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Old 04-04-2021, 09:13 AM   #1
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Default New safety lanyard law

I wonder if this new law is applicable to inland waters in NH?


https://uscgboating.org/recreational...ff-devices.php
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Old 04-04-2021, 09:28 AM   #2
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I don't believe so. This has to do with USCG regulated waters. However, its a safe bet that NH will adopt similar regulations where the marine patrol has jurisdiction in the near future.
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Old 04-04-2021, 09:35 AM   #3
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So this new rule doesn't apply to the Honda 2.3-hp outboard commonly used on small sailboats because it is smaller than 3-hp. Maybe the Coast Guard should change the rule to include the 2-hp engine.

New April 1, 2021 safety lanyard wearing rule applies to 3-hp and larger engines on boats up to 25' 11" in all the 50 states, inland waters and coastal ocean waters. It applies to all U.S. navigable waters.

Does this new rule apply to Lake Winnipesaukee? The smart money say that YES, it does! So, while N.H. does not have a required seat belt law for driving a car, it now has a required safety lanyard use rule for driving a boat, effective April 1, 2021.

You know that here in N.H., truck drivers are required to use seat belts by federal rule, while car drivers have a choice on seat belts under N.H. state law.
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Old 04-04-2021, 09:39 AM   #4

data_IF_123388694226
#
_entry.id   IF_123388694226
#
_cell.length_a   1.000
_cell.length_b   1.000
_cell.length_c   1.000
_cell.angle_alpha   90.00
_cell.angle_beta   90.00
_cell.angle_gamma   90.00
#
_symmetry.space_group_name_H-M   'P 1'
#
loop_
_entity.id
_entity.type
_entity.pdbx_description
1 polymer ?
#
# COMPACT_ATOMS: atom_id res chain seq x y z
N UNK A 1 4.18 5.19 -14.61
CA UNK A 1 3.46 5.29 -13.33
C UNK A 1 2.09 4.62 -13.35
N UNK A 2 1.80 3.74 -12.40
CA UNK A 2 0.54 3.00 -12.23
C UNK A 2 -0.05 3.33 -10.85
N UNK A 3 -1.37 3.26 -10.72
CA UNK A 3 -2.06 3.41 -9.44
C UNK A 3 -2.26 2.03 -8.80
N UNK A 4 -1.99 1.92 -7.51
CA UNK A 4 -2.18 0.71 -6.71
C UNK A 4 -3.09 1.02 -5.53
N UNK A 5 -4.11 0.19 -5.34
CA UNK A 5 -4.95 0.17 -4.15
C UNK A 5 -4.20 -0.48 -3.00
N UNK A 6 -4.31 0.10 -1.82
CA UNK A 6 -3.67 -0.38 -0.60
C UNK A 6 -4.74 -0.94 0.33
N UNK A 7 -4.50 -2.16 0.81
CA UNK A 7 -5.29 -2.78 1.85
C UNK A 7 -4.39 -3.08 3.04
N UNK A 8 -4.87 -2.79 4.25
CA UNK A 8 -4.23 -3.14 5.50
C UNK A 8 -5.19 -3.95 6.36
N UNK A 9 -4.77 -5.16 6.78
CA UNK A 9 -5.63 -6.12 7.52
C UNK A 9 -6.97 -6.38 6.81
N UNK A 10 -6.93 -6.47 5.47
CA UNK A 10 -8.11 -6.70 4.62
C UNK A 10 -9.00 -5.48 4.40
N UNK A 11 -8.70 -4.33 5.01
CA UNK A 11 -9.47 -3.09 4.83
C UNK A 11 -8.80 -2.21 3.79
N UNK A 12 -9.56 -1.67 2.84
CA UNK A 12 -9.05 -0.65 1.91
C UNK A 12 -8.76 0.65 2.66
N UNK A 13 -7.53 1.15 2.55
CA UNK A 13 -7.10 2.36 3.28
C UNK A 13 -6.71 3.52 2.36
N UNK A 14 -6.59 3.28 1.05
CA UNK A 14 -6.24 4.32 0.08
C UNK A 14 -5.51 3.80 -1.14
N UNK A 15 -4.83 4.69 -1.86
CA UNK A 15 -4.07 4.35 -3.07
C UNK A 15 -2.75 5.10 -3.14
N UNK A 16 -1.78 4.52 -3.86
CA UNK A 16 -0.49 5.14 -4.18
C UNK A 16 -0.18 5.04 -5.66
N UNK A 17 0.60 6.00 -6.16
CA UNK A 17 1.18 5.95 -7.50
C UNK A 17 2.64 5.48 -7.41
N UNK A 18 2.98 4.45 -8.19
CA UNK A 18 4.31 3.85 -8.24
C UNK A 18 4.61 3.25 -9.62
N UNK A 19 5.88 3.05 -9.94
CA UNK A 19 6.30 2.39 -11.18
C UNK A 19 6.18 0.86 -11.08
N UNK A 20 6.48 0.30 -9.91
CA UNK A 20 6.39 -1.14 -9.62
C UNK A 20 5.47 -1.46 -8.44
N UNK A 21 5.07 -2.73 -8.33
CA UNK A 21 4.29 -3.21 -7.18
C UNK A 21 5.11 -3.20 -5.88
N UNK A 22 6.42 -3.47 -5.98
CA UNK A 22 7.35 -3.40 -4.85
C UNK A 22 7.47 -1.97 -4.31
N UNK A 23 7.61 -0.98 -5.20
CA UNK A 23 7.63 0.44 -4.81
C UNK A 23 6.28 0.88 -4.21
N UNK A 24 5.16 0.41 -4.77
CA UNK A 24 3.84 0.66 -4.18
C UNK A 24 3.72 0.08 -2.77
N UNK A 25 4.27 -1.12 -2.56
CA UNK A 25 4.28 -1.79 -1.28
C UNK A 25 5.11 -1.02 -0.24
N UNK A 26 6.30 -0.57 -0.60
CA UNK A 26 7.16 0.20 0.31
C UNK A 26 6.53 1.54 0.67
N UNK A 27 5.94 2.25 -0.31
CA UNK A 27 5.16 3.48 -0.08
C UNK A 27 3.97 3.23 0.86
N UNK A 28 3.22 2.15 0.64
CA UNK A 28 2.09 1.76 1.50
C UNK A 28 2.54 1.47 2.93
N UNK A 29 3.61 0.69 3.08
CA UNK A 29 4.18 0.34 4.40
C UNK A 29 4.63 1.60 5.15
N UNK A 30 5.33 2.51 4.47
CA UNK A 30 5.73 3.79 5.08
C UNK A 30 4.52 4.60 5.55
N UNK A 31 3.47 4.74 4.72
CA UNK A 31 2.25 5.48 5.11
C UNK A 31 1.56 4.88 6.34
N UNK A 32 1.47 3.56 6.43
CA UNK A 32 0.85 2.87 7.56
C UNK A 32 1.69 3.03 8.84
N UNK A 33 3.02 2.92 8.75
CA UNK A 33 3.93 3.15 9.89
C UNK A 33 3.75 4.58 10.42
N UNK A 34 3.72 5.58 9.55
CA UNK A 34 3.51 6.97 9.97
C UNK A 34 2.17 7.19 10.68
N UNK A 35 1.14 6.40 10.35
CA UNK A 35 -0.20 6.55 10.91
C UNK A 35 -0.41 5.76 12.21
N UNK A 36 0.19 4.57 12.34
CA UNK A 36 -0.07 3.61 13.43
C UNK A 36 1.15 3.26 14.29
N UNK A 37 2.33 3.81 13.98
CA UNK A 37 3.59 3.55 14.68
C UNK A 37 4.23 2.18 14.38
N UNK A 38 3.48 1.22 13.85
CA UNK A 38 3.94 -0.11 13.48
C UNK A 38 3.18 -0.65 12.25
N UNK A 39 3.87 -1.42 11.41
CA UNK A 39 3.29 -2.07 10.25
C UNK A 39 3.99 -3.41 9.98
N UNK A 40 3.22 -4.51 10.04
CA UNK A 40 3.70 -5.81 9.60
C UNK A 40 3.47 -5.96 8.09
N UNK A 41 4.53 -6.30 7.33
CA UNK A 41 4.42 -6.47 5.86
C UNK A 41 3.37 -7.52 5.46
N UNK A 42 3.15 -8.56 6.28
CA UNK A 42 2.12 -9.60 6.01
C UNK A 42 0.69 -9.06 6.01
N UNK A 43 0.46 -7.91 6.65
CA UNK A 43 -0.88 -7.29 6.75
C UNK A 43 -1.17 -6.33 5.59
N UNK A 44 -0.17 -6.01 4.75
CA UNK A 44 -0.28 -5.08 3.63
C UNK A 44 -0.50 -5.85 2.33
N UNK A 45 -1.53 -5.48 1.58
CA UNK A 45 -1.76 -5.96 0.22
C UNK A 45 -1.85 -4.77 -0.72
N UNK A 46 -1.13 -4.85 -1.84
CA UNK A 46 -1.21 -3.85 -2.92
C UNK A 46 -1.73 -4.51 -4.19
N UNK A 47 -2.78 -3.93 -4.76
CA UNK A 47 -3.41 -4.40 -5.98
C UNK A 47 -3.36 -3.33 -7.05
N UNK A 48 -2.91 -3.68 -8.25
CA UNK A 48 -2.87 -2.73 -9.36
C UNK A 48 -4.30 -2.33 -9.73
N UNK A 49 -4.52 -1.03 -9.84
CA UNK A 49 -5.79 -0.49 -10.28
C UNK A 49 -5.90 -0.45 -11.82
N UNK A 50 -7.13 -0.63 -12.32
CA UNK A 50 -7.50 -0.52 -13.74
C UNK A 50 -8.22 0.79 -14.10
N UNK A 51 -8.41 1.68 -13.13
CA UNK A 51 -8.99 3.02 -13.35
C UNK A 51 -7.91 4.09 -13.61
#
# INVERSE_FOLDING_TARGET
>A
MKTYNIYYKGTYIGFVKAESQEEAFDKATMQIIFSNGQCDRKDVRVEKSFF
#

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Originally Posted by Seaplane Pilot View Post
I wonder if this new law is applicable to inland waters in NH?


https://uscgboating.org/recreational...ff-devices.php
In the first Paragraph it states "The law applies on all "Navigable Waters of the US"." So......
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Old 04-04-2021, 09:49 AM   #5
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I think Cow Man is correct. Itís only waters that are managed by USCG. But state laws will likely adopt it.

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Old 04-04-2021, 11:22 AM   #6
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The key in my opinion is that this rule applies specifically to "Navigable waters."

The Coast Guard defines navigable waters as, "Navigable waters of the United States are those waters that are subject to the ebb and flow of the tide and/or are presently used, or have been used in the past, or may be susceptible for use to transport interstate or foreign commerce." - 33 CFR Part 329

New Hampshire went to a lot of trouble a few years back arguing successfully that NH lakes are not navigable waters and consequently not under coastguard jurisdiction.

That said, it would be wise to use the lanyard if you have one.
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Old 04-04-2021, 12:13 PM   #7
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Does this mean, if the lanyard is not attached to you or your life jacket, you will be ticketed?
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Old 04-04-2021, 12:14 PM   #8
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Originally Posted by Seaplane Pilot View Post
I wonder if this new law is applicable to inland waters in NH?


https://uscgboating.org/recreational...ff-devices.php
I never used the lanyard until I attached it to one of those elastic key chains you wear on your wrist. Now, I try and get everyone who drives the boat to slip it on their wrist. It is quick and easy which is helping to get all the different boat drivers in the habit. From my observation, the younger the driver, the more likely they are to remember and do it.
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Old 04-04-2021, 01:21 PM   #9